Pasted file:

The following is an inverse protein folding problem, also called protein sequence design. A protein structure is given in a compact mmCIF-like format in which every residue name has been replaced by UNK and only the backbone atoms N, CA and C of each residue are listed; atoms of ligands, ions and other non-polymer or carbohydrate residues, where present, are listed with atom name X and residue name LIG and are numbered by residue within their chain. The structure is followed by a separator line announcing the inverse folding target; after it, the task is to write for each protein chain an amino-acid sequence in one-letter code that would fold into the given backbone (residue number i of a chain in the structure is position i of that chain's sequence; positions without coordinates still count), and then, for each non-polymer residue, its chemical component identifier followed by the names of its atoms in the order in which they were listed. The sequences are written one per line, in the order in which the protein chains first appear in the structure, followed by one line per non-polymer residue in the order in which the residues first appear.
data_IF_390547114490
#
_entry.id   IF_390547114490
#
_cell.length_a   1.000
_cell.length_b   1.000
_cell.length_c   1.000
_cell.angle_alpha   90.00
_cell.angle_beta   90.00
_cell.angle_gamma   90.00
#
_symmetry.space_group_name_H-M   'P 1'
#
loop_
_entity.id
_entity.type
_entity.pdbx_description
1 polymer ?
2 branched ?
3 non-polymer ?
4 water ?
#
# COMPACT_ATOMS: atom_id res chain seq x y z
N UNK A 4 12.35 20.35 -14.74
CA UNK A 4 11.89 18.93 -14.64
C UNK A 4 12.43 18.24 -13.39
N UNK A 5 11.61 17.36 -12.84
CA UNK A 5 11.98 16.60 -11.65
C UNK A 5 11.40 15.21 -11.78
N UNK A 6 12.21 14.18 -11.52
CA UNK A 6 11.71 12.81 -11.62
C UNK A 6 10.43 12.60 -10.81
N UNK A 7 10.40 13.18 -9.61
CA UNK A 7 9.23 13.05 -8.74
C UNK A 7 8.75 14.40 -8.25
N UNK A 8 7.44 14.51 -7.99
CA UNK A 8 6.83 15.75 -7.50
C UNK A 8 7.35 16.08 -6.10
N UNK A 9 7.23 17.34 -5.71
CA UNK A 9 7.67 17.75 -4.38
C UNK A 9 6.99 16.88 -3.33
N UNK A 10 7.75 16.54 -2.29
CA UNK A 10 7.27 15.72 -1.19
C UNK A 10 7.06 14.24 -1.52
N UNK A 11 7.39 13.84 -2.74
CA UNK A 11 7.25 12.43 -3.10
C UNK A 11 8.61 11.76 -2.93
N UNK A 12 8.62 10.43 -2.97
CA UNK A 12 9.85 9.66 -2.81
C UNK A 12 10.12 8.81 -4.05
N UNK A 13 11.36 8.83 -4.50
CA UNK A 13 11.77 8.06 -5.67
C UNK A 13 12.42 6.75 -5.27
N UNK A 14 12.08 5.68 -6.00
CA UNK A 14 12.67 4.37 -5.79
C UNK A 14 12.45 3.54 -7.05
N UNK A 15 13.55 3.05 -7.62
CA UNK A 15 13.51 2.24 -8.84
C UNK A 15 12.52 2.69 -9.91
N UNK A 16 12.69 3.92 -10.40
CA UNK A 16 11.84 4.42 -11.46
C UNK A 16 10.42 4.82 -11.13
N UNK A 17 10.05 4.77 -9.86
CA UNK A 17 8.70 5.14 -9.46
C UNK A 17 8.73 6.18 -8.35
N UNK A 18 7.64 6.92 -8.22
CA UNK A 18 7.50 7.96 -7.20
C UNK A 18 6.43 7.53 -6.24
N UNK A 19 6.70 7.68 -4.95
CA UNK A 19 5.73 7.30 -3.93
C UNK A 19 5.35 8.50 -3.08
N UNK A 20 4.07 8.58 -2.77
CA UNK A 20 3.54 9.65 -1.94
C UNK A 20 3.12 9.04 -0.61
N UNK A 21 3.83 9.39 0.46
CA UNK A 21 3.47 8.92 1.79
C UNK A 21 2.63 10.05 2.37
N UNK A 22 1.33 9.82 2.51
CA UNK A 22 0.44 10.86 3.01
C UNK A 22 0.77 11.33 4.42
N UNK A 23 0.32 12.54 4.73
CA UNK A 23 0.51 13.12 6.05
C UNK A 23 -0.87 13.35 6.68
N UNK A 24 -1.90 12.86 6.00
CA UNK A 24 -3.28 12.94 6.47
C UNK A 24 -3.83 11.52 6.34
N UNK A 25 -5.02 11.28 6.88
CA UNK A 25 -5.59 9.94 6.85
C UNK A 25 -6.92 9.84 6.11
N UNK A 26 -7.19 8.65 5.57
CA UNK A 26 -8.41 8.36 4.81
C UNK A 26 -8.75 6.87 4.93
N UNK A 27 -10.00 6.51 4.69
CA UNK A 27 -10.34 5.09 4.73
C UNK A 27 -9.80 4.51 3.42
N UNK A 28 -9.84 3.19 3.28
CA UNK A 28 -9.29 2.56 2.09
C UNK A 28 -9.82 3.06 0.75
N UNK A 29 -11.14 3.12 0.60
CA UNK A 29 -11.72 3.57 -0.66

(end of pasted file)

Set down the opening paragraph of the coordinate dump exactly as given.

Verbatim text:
The following is an inverse protein folding problem, also called protein sequence design. A protein structure is given in a compact mmCIF-like format in which every residue name has been replaced by UNK and only the backbone atoms N, CA and C of each residue are listed; atoms of ligands, ions and other non-polymer or carbohydrate residues, where present, are listed with atom name X and residue name LIG and are numbered by residue within their chain. The structure is followed by a separator line announcing the inverse folding target; after it, the task is to write for each protein chain an amino-acid sequence in one-letter code that would fold into the given backbone (residue number i of a chain in the structure is position i of that chain's sequence; positions without coordinates still count), and then, for each non-polymer residue, its chemical component identifier followed by the names of its atoms in the order in which they were listed. The sequences are written one per line, in the order in which the protein chains first appear in the structure, followed by one line per non-polymer residue in the order in which the residues first appear.